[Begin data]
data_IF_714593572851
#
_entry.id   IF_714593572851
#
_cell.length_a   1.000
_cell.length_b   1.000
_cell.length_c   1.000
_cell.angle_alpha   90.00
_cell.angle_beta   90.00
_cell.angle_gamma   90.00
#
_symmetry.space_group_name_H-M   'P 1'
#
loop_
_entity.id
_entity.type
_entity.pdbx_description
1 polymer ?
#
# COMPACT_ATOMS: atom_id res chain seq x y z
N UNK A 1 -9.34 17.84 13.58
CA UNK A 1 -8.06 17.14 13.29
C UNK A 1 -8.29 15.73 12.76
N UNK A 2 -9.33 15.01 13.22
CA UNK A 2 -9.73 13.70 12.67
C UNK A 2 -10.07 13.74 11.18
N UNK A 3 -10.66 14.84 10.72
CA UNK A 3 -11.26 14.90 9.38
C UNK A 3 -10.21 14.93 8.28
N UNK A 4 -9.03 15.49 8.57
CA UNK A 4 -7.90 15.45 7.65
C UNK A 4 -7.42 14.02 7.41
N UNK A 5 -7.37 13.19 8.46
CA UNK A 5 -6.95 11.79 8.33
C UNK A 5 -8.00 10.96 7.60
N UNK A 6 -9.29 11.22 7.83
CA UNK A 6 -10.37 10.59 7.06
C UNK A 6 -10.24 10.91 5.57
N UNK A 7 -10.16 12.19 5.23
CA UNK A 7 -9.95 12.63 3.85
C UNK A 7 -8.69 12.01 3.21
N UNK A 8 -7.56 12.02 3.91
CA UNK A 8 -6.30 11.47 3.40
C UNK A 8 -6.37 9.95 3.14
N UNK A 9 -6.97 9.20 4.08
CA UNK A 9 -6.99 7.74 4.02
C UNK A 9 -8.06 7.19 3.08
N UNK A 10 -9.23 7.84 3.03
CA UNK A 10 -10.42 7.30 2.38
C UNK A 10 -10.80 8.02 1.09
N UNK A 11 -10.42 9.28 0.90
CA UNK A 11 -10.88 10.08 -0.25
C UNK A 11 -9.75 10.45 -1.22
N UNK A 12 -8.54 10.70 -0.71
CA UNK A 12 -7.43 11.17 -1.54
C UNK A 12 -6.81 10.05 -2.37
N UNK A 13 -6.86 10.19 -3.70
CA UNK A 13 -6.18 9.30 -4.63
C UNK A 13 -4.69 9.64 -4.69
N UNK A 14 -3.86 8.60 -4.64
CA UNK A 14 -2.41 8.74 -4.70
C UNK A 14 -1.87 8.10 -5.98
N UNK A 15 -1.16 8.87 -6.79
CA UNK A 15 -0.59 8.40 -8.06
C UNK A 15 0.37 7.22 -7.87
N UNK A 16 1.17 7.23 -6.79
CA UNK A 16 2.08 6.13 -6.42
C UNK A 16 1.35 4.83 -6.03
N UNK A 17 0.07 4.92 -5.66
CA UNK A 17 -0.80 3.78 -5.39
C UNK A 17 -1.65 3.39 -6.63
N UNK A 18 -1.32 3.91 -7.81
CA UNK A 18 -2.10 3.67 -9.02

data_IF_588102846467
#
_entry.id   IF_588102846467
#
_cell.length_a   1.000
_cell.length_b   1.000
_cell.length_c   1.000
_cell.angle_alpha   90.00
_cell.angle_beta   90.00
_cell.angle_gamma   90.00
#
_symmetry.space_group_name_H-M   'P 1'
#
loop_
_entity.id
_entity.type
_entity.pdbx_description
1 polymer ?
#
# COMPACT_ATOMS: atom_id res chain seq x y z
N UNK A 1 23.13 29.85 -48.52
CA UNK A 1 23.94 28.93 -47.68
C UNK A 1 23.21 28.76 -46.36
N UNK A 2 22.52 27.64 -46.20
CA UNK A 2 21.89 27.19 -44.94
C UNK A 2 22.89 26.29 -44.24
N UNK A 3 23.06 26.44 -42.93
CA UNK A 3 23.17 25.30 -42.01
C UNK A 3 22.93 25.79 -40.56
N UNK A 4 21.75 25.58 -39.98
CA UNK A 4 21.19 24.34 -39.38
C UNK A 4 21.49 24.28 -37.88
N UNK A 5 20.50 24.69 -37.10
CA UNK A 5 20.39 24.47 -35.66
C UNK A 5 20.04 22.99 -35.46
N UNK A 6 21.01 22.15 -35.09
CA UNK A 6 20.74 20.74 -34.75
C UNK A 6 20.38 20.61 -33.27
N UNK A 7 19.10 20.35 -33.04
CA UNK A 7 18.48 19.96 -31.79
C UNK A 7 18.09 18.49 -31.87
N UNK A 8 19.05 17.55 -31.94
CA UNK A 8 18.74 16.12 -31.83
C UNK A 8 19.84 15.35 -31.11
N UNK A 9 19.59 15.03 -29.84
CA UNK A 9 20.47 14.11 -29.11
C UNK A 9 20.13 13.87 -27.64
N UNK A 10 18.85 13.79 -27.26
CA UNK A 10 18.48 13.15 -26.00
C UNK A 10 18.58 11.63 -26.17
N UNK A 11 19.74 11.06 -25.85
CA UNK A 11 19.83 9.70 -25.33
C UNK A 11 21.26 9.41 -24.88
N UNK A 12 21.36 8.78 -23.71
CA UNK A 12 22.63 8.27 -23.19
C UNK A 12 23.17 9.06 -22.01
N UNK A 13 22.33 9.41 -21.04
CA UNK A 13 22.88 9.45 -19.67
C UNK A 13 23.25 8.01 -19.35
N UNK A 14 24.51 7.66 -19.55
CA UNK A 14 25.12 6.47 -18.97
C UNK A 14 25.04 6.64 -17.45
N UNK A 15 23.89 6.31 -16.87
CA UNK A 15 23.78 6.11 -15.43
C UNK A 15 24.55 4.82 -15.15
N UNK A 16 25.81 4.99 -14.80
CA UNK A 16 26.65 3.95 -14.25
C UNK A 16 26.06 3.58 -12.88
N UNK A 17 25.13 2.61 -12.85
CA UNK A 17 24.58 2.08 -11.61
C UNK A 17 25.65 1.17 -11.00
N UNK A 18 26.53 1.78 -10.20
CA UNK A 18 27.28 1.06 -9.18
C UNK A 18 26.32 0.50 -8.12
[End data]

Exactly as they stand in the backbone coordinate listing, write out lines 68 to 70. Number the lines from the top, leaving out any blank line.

C UNK A 16 1.35 4.83 -6.03
N UNK A 17 0.07 4.92 -5.66
CA UNK A 17 -0.80 3.78 -5.39